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Macbeth-King Duncan

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Historically Duncan was a weak King. To what extent do you think he is a good king in Shakespeares' presentation of him in Macbeth? In 1606, celebrated play-write William Shakespeare created a play that many believe to be among his greatest; Macbeth. Throughout the play we see various themes explored, but none more so than that which shows that one mans greed and thirst for supremacy can obstruct his view as to what is morally correct. King Ducan, holder of the thrown, is described as possessing attributes such as: justice, verity, temp'rance, stableness, bounty, perserverance, mercy, lowliness, devotion, patience, courage and fortitude. I seek to explore whether or not Duncan was deserving of these attributes and deduct if in fact they made him an effective king. Our primary encounter with Duncan is in act 1 scene 2 whereby he is heralded by a trumpet call, this creates imagery of an authoritarian and noble manner and automatically generates respect towards him.The trumpets also suggest that he is unique and of great importance and all attention is automatically drawn towards him. He is followed by his two sons, the eldest first, which would suggest that although he has not yet passed down his thrown, Malcolm, the eldest will be the recipient when he does so. ...read more.


His only input is dictating the orders, and perhaps this is what he can be most useful for. As he is quite old, his battle skills may be quite restricted, and we associate age with wisdom so arguably his best place was as tactician. Nevertheless, his decision to remain away from the battlefield must be viewed as a sign of weakness as a king, which ultimately leads to ineffectiveness, as he is expected to lead his country in war with bravery and leadership, not take a back seat. Despite his unwillingness to actively fight in battle, he shows no such reluctance in punishing those individuals who do wrong against him or betray him. This is evident during the execution of the Thane Of Cawdor, after which he rewards Macbeth with the title. This quickly turns around our opinion of Duncan as he is seen to punish those who do wrong and recognise and reward those who do right, adding to his effectiveness as a king. Duncans entrance in scene 4 is accompanied with a flourish of trumpets and he and his sons once more enter in hierarchical order, once more solidifying his authority and highest position. ...read more.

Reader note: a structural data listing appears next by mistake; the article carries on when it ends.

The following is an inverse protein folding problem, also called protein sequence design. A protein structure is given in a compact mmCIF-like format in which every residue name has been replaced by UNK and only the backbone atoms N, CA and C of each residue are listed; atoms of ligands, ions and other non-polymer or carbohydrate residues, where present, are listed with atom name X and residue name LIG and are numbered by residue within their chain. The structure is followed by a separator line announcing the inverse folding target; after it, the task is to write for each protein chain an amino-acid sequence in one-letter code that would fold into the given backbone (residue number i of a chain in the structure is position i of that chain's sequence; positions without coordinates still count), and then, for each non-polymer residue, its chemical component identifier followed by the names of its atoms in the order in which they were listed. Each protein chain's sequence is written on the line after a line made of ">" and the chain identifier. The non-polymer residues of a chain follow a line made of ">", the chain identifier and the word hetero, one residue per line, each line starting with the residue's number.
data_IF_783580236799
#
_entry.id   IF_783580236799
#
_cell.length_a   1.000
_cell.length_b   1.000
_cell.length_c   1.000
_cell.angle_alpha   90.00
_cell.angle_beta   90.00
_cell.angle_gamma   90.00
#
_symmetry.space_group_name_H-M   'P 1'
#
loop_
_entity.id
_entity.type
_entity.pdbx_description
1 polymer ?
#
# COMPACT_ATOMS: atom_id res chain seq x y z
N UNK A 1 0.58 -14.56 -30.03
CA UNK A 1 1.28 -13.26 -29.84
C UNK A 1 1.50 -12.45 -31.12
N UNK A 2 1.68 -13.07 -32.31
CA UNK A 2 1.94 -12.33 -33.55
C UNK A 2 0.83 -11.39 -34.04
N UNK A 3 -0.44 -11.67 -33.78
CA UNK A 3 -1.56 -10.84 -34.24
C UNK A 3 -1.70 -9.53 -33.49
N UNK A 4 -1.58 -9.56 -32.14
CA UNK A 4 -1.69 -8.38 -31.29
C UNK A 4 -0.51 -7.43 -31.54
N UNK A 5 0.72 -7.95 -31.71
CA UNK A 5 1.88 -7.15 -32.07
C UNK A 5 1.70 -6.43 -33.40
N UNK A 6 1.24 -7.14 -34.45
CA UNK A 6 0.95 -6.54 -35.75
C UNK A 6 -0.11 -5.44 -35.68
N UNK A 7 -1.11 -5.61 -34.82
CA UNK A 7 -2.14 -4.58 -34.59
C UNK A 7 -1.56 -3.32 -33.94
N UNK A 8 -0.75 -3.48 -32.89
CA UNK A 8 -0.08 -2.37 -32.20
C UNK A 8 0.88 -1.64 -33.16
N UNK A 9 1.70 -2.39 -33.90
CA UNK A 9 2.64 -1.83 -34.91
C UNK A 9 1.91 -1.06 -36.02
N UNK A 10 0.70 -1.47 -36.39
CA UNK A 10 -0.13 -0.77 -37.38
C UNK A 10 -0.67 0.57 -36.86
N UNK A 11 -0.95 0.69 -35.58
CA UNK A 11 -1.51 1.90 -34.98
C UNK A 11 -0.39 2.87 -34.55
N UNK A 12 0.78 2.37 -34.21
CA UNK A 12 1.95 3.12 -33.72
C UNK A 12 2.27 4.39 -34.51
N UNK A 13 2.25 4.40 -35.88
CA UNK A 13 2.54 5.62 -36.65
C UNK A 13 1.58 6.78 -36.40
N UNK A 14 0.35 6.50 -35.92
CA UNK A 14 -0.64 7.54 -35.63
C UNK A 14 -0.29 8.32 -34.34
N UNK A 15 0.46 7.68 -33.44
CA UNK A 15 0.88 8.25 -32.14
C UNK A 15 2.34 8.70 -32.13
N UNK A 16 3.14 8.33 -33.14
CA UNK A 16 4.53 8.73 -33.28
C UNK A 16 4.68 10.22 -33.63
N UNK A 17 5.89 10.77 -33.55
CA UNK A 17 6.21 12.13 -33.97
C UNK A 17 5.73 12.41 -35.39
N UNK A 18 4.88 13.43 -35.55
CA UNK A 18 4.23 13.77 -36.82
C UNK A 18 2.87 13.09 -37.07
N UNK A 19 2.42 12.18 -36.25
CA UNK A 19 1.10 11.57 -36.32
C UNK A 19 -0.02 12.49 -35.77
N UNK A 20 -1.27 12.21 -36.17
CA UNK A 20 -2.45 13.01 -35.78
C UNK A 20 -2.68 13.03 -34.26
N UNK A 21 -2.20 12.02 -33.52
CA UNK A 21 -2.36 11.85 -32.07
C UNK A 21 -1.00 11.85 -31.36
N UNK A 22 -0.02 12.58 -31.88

He then praises Macbeth once more, again showing naeivity in his judgement of character, however, as mentioned before, he can be forgiven for this as there is no outstanding evidence that he should not place his trust in Macbeth. In conclusion, I think Duncan possessed many positive attributes which generated a degree of effectiveness as king. He was swift to punish the wrong and commend the valiant. His single mindedness made him very authoritive and would have put fear and hesitation in the mind of anyone plotting to do wrong or plot against him. However, it is clear that his negative characteristics outweighed the positive. He failed to show leadership and bravery in battle, two vital qualities essential for an effective king. He also indicated that he may be guilty of misplacing his trust, a flaw which may prove fatal to a person of his position, for him and the country. However he could perhaps be forgiven due to the fact that he had no reason to not trust Macbeth. However, it is due to this detrimental characteristic that I have concluded that he was ineffective as a king, agreeing with what he was perceived to be historically. ...read more.

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